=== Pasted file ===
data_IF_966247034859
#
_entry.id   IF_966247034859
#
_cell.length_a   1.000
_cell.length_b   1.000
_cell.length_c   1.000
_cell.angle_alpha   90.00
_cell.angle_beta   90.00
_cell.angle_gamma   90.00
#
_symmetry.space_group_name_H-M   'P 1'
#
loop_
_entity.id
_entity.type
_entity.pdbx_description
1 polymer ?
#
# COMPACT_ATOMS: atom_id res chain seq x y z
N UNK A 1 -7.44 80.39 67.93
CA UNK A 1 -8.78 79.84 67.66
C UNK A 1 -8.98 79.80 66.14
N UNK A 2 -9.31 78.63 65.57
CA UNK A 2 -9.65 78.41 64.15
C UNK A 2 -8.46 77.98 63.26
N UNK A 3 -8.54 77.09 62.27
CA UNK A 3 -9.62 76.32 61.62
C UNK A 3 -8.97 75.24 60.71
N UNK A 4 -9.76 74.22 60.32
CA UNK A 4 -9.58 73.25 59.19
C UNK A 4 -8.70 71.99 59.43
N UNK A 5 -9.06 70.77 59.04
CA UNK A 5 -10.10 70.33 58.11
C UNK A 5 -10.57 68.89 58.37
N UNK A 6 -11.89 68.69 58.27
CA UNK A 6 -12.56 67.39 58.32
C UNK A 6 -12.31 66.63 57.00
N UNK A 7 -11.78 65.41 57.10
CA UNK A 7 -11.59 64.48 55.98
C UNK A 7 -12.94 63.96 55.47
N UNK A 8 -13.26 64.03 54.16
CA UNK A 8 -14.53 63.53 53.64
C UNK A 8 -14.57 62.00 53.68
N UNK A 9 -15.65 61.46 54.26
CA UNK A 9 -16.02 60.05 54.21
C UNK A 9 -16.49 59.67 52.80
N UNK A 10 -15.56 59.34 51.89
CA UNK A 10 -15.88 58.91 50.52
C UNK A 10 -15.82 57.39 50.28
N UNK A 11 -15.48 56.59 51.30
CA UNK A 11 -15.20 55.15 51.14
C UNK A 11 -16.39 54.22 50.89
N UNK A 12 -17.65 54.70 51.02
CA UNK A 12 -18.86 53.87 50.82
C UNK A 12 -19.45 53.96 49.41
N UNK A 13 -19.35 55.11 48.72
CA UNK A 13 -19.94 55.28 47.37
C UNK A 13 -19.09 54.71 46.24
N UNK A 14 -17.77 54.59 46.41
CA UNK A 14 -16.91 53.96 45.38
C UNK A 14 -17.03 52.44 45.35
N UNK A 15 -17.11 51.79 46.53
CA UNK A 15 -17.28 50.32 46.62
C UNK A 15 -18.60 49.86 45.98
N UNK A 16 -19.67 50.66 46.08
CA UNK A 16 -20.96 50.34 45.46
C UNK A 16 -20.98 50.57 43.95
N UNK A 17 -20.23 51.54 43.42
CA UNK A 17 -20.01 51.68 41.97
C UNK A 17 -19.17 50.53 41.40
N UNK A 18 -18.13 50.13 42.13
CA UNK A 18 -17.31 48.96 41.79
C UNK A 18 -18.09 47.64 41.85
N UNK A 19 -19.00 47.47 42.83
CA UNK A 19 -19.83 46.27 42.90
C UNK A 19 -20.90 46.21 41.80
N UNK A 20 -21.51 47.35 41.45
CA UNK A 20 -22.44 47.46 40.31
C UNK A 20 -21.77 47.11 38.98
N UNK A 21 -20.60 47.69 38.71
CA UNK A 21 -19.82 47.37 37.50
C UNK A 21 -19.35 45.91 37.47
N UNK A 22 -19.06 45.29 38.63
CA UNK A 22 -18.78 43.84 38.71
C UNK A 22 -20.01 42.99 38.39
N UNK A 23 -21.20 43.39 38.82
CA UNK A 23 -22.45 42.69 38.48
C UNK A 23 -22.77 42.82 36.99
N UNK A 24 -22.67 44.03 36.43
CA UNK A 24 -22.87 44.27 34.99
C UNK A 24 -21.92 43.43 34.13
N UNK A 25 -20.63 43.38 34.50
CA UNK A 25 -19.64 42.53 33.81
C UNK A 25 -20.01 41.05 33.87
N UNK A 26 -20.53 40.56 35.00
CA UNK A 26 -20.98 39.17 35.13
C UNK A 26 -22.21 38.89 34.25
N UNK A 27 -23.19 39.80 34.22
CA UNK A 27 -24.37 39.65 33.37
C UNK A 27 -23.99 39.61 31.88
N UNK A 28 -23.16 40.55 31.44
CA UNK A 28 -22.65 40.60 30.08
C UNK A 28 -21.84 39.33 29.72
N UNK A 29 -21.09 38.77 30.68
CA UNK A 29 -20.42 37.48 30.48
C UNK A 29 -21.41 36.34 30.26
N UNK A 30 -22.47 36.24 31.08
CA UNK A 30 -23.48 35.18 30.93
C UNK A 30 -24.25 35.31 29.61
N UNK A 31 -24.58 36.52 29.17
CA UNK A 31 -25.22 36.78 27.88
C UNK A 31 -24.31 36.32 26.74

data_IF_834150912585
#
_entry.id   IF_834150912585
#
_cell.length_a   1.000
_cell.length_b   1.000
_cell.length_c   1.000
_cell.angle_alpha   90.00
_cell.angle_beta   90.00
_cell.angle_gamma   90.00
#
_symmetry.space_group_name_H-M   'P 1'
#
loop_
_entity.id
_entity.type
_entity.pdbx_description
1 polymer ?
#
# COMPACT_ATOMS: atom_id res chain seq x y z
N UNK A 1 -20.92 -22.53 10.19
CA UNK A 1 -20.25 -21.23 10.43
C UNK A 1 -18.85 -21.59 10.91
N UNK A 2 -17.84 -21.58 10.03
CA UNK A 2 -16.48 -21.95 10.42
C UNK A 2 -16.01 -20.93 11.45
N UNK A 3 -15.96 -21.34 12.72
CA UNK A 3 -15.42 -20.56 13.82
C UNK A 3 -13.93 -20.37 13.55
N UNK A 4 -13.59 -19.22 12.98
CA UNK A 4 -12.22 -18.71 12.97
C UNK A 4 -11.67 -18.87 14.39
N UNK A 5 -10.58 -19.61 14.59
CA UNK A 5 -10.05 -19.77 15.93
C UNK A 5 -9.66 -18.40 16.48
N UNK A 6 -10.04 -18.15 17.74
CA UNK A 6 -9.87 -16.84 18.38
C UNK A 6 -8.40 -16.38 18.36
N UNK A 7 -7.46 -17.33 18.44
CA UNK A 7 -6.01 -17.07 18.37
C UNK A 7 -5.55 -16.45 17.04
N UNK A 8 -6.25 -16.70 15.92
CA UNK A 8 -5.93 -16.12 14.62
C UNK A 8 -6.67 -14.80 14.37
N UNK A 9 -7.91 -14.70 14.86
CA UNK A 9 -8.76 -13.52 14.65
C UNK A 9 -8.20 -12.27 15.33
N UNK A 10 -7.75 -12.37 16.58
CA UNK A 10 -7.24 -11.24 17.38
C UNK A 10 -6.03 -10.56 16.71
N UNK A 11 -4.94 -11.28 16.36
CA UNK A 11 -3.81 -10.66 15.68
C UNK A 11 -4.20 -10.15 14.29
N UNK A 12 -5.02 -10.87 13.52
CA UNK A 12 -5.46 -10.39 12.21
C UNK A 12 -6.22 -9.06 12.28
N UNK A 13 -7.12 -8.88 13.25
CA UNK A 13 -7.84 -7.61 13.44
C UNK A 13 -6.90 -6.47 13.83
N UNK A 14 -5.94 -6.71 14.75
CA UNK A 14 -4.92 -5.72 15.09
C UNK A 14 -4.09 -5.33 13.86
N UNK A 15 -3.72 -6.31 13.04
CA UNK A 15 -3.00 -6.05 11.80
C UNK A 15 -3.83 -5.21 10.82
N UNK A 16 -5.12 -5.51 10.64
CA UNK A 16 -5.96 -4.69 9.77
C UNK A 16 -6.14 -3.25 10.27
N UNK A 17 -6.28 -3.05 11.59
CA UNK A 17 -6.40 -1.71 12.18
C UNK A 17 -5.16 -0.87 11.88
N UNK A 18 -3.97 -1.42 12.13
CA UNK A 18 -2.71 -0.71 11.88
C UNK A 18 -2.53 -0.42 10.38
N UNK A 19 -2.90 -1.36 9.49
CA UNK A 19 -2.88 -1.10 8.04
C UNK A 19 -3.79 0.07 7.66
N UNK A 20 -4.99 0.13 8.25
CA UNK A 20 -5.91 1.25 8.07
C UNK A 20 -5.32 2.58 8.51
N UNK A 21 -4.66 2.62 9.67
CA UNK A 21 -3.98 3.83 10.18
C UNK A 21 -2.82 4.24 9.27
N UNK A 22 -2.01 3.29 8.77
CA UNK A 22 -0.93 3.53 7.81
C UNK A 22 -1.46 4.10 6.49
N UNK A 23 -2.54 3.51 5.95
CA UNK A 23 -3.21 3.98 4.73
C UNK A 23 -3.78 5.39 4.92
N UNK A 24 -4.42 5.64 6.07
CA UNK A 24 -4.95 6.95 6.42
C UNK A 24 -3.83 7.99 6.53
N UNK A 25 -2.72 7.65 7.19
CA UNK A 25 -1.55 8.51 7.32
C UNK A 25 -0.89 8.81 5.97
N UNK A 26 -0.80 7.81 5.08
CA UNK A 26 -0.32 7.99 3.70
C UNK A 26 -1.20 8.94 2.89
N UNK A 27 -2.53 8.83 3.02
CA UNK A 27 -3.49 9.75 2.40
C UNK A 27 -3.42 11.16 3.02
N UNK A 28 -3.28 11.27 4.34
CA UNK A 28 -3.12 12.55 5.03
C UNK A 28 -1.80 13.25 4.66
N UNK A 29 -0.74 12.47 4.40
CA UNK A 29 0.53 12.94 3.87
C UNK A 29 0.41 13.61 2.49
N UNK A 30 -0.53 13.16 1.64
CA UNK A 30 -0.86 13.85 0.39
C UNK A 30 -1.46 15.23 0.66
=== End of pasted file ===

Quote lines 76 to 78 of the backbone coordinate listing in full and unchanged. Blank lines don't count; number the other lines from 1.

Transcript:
CA UNK A 19 -19.83 46.27 42.90
C UNK A 19 -20.90 46.21 41.80
N UNK A 20 -21.51 47.35 41.45